One reason I love to return to the Yucatan Peninsula often is to explore the interesting natural features of the region.
The Yucatan Peninsula is located in the southeast portion of Mexico and separates the waters of the Gulf of Mexico and the Caribbean Sea. The peninsula is home to such destinations as the Mayan ruins of Coba and Tulum, Cancun, Riviera Maya, Playa del Carmen and other gorgeous towns that attract tourists for the beaches, food and nightlife.
Some of the adventures and outdoor activities you can enjoy in the Yucatan are horseback riding, swimming, snorkeling, hiking, ziplining, climbing ropes courses, diving and kayaking. I'm most fascinated by the region's cenotes, though.
Cenotes are large sinkholes that develop after the porous limestone that serves as the bedrock of the region collapses. This provides fascinating access to underground waterways and crystal-clear turquoise waters. Visitors to the Yucatan Peninsula can rappel into the cenotes to explore and take a swim in a surreal underworld.
Cenotes possess a mystical quality, and they are regarded with incredibly high spiritual significance to the native people. Many residents in the Yucatan trace their ancestry to ancient Maya people, who were one of the most advanced indigenous civilizations in the Americas beginning more than two centuries ago.
The cenotes are regarded as sacred wells that connect people to the world below. Ancient Maya people would throw live men into the sinkholes, as well as valuables like precious stones, as a way to please important gods who resided in the Maya underworld. These offerings were especially important in times of drought as a way to bring on vital rains.
We visited a cenote on our way to the ruins at Coba and were honored to be blessed by a shaman in a ceremony prior to our rappelling and swimming adventure (see video at end of post). It's an amazing experience and one that any visitor to the Yucatan Peninsula should consider.
To help you plan your visit, here are the 10 best cenotes in Mexico.
Sacred Cenote -- This is the original "Well of Sacrifice," where many Maya people were sent for a final plunge into what now serves as a pleasant swimming hole (up to 130 feet deep) at the famous Chichen Itza archaeological site.
Ik Kil -- This awesome attraction is highly popular because it falls on the route to see the Mayan ruins at Chichen Itza (one of the New 7 Wonders of the World). Ik Kil is a spectacular swimming hole -- 200 feet in diameter and 120 feet deep. The facility is well developed, with a buffet restaurant and accommodations to stay overnight.
Gran Cenote -- This is one of the most accessible, popular and stunningly scenic cenotes in Mexico. Gran Cenote is on the main route to the Coba ruins and is a great spot for snorkeling. You can spot fish, turtles and lush tropical plants.
Dos Ojos -- Located near Tulum, Dos Ojos (Two Eyes) hooks up to one of the longest underwater cave systems in the world. The site has two pools, a really dark one and one that is a shimmering blue, and you can snorkel, dive and hike there, while spotting stalactites and bats.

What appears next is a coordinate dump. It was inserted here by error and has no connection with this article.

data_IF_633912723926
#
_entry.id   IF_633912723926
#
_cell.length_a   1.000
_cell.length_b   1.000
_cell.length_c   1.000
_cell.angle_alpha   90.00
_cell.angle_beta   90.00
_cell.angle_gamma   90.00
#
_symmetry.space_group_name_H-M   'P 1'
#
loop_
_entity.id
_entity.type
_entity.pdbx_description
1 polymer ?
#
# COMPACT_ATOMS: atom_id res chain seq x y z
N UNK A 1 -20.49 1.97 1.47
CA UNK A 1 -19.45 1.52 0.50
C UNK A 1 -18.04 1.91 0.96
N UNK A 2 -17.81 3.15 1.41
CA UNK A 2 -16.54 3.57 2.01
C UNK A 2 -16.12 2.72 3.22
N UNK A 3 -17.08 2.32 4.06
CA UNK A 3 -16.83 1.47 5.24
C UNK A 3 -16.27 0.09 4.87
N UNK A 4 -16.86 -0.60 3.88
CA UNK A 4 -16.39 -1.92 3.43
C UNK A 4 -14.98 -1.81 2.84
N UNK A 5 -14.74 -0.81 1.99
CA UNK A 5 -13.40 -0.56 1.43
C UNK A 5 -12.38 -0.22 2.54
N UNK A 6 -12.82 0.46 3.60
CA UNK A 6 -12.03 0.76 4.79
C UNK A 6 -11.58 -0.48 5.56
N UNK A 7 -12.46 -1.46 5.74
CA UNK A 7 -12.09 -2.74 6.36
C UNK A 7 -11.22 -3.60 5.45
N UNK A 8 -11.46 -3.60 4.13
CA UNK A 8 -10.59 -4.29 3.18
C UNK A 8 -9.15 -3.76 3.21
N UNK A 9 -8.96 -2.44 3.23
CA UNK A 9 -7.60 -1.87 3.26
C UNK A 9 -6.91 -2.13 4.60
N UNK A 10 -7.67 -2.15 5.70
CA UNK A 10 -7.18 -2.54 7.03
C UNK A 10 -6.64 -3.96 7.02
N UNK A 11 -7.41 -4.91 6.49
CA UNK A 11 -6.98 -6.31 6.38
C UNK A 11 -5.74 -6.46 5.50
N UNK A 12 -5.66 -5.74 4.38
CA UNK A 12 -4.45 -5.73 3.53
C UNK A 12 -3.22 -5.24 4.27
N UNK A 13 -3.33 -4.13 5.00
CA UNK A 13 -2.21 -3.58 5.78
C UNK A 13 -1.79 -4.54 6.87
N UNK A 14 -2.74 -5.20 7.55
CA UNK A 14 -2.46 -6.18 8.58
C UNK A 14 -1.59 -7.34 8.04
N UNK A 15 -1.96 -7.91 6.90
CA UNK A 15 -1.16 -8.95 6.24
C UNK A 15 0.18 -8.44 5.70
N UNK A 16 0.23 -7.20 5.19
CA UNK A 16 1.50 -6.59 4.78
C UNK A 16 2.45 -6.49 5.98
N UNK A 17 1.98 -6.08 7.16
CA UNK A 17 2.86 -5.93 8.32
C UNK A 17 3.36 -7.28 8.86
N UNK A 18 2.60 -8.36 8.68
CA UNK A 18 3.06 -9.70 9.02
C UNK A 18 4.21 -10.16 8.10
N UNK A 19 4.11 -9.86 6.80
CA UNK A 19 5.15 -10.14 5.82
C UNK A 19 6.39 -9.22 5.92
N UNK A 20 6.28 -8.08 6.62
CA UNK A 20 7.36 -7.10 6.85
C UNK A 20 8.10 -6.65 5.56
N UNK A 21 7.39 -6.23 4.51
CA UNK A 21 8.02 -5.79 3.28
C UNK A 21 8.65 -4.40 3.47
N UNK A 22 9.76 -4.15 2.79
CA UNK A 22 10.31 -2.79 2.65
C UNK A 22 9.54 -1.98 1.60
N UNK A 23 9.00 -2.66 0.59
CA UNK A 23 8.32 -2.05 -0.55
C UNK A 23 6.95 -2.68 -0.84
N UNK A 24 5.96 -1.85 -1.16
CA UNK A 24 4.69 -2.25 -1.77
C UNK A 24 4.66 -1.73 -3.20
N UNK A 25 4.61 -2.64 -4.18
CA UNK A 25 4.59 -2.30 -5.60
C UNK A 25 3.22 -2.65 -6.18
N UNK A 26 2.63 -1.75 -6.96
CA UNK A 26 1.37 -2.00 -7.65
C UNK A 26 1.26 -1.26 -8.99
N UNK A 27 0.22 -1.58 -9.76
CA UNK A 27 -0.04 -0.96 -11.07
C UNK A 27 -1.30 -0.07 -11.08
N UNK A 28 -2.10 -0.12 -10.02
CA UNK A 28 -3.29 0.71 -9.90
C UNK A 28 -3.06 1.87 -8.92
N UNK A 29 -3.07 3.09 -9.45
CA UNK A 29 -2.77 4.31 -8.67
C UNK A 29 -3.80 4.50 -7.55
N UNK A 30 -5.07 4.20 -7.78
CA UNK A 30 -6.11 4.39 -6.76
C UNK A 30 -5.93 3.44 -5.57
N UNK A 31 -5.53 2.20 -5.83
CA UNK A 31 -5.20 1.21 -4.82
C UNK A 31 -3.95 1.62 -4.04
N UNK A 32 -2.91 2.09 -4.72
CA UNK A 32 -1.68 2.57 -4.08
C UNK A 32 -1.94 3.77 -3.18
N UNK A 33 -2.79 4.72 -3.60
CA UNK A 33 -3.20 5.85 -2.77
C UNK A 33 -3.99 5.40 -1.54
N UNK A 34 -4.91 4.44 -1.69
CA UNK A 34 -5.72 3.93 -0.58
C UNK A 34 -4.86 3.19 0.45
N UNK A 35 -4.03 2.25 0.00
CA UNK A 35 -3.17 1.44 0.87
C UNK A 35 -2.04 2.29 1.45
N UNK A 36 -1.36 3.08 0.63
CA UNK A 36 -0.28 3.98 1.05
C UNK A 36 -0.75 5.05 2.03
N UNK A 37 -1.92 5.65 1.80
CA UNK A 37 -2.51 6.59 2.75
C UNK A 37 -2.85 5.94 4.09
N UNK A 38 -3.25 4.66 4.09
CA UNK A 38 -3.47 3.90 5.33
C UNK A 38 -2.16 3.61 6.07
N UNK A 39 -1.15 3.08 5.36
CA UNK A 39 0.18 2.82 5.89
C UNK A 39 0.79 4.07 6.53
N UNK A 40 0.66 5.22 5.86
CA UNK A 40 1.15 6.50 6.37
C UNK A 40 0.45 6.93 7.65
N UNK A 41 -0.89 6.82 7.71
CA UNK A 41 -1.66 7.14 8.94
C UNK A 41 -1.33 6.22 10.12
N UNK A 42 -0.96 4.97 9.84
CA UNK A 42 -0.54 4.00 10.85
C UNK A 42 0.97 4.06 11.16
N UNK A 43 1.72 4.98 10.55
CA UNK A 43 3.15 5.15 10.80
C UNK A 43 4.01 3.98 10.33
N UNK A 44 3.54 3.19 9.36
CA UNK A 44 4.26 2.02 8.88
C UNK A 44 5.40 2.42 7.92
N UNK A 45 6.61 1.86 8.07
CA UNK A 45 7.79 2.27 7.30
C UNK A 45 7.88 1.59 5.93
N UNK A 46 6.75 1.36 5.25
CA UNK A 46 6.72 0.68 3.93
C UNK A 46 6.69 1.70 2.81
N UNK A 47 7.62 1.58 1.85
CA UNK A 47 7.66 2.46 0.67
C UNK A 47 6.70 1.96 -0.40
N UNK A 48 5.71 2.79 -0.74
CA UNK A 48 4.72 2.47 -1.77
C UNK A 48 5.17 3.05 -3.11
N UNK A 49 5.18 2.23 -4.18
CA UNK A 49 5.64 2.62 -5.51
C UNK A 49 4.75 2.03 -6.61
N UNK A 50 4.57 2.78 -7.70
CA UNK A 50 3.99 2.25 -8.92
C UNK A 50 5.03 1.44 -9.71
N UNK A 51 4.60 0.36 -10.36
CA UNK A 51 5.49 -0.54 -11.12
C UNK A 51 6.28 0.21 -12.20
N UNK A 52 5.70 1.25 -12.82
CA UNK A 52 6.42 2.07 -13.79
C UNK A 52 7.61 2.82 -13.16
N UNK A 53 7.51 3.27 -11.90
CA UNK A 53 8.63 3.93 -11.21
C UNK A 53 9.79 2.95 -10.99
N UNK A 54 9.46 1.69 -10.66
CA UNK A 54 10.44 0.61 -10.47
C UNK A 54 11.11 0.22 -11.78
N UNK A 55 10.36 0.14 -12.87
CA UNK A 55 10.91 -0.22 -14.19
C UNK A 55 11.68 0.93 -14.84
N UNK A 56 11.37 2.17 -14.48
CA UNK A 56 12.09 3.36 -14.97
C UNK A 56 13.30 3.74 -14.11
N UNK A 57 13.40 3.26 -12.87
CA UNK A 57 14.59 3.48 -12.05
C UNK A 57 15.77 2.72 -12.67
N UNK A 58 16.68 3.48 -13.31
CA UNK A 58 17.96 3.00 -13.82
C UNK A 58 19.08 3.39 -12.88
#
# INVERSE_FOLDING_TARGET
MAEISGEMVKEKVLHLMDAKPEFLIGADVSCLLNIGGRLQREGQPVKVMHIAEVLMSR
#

Sac-Actun -- This distinctive cenote features impressive stalactites formations dangling from the rooftop and lovely turquoise water. Sac-Actun is more than 300 feet deep and known as one of the most beautiful cenotes in Mexico.
Ucil -- This is among the deepest cenotes in the Yucatan Peninsula at about 370 feet. Ucil is nice because it features a semi-enclosed pool grotto with blue water. Cenote Ucil is located in the town of . . . wait for it . . . Cenotillo, which is known for having several cenotes as well as interesting archaeolical sites.
Uch-Ben-Ha -- This spot is good for snorkeling because it is more in the open and receives sunshine. This means the water is warmer and offers good visibility to spot fish. Uch-Ben-Ha is located within the Katun-Chi ecopark, which has several cenotes, grottoes, caverns and plants, flowers and animals to discover.
Zacil-Ha -- Another fully developed facility, Zacil-Ha looks like an in-ground swimming pool with emerald waters. Deck chairs and loungers surround the circular swimming hole, and a small restaurant offers food, drinks and snacks. This cenote also features a short zipline that you grab onto, enjoy a little ride and then drop in for a plunge.
Azul Bacalar -- This open-water cenote evokes comparisons to Belize's famed Blue Hole. Likewise, it is a mecca for divers. Azul Bacalar is located just off a coastal road in the town of Bacalar and is separated from a nearby lake by a strip of land. Swimmers generally will stick closer to shore, and divers delight in being able to explore the massive sinkhole that reaches depths of almost 300 feet.
Calavera -- This secluded spot near Tulum is known as the "Temple of Doom" cenote. Calavera is a small swimming hole but has evolved features that make it ideal to jump into. The cenote's roof has broken away, leaving an open hole about 10 feet above the water that allows you to take a fun leap in. There is also a wooden ladder for less-adventurous visitors.
Have you had the joy of swimming in a cenote? Been to any of these or other cool swimming holes in Mexico? Tell us all about it.
Thanks for reading,